Reprinted from Faces, December 1989

by Lee Sherman

Soundgarden's music is the definition of commercial suicide, a sonic cacophony of unearthly beauty. Or to put it another way, one big loud noise. For the members of this rapidly rising underground phenomenon, music is an outlet for their personal aggressions. And hasn't the best rock music always been exactly that?

"It was a way to say 'f**k' in a real loud way," says guitarist Kim Thayil of the band's formation. Thayil and bass player Hiro Yamamoto moved to Seattle from Chicago where they hooked up with vocalist Chris Cornell and drummer Matt Cameron in 1985.

"We'd all played in various bands and we started jamming together and the jams were prolific. We wrote five of six songs the first two times we played," he recalls. "There are no particularly dominating force. Most bands have one guy who does all the material and everyone else goes along with it because they like playing. Playing isn't enough for us -- writing is more fun than playing."

Combining the influence of heavy metal, hard-core, and post-punk, Soundgarden has managed to come up with completely original and compelling full on sound. "People compare us to bands I hate," complains Thayil. "They lump us in with Jane's Addiction. I don't know why. They're an OK band but I don't think we sound like them at all. We're not Metallica. we're not the Butthole Surfers, we're not Led f**king Zepplin either!"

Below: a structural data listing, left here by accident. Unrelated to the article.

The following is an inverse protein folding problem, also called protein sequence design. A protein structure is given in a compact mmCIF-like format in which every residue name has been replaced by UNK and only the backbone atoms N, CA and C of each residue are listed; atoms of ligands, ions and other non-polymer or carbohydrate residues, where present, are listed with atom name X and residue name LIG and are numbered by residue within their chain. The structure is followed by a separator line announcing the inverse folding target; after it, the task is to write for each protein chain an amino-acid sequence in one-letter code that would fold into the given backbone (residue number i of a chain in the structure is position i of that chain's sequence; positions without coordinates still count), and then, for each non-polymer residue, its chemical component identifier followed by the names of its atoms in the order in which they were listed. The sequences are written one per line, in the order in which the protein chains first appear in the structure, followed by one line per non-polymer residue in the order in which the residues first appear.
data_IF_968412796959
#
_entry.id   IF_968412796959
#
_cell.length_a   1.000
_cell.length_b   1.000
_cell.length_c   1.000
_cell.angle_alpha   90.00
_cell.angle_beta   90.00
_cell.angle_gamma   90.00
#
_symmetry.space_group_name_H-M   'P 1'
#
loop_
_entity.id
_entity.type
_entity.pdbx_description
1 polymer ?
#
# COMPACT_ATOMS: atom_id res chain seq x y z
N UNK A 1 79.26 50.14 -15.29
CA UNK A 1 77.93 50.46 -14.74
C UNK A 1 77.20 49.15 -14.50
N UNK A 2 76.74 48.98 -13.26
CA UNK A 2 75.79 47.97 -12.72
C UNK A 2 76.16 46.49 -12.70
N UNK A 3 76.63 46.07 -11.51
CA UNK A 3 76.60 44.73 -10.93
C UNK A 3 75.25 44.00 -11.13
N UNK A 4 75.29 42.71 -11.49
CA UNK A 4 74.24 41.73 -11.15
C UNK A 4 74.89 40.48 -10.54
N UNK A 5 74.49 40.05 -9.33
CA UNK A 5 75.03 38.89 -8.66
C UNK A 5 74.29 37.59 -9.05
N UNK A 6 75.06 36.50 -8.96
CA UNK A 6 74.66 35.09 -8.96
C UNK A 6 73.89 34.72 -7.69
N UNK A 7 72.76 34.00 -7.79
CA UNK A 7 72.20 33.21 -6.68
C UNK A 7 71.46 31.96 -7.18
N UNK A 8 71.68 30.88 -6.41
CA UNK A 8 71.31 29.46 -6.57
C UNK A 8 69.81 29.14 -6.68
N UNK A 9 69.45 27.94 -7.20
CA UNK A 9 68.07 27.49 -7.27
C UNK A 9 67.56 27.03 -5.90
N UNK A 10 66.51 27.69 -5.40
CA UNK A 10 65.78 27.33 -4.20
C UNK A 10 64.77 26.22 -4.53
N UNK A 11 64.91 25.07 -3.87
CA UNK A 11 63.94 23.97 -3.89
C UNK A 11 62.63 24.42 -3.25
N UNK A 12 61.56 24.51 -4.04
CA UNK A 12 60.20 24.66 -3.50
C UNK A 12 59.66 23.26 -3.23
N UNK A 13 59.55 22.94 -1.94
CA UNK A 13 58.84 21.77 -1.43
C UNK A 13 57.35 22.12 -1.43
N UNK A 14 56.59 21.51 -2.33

With a bottom heavy attack and a wailing vocalist the like of which hasn't been heard since Robert Plant in his hey day, Soundgarden has indeed been compared to Led Zepplin but unlike the recent surge of Led clones, this band manages to capture the surge of Zepplin or Black Sabbath in their prime without actually imitating them.

Hard-core is another essential Soundgarden element but the band plays too slowly to be called thrash. "The thrash bands that we liked weren't the generic ones," recalls Thayil. "We would listen to the Minutemen, Husker Du. They had a unique style and sound. Then there was the arty thing; the Swans, Big Black, and Sonic Youth. The arty thing slowed stuff down. Slow it down when you are playing thrash and it gets kind of heavy."

This sound, which came to epitomize the Pacific Northwest, was originated by bands like the now defunct Green River and of course Soundgarden. The band may have not been conscious of what it was doing, but the time is definitely right. "People can only get into Talking Heads and R.E.M. for so long before they want Black Sabbath again," says Cornell.

Soundgarden has come more rooted in metal over time but without losing the adventurousness that sets them apart from other bands. In fact it is bands like Soundgarden, Danzig, and -- yes -- Jane's Addiction that help to bring newfound respect to the metal genre.

"We're not a party band and we're not all gloom and hate," explains Cornell. "We have angry lyrics, we have political lyrics, cerebral lyrics, and poetry. Our last record was more in that vein but our new record is more political, more straight-ahead fist-in-the-face kind of anger. Not like 'f**k you' for no reason but 'f**k you' for this reason and this reason and this reason."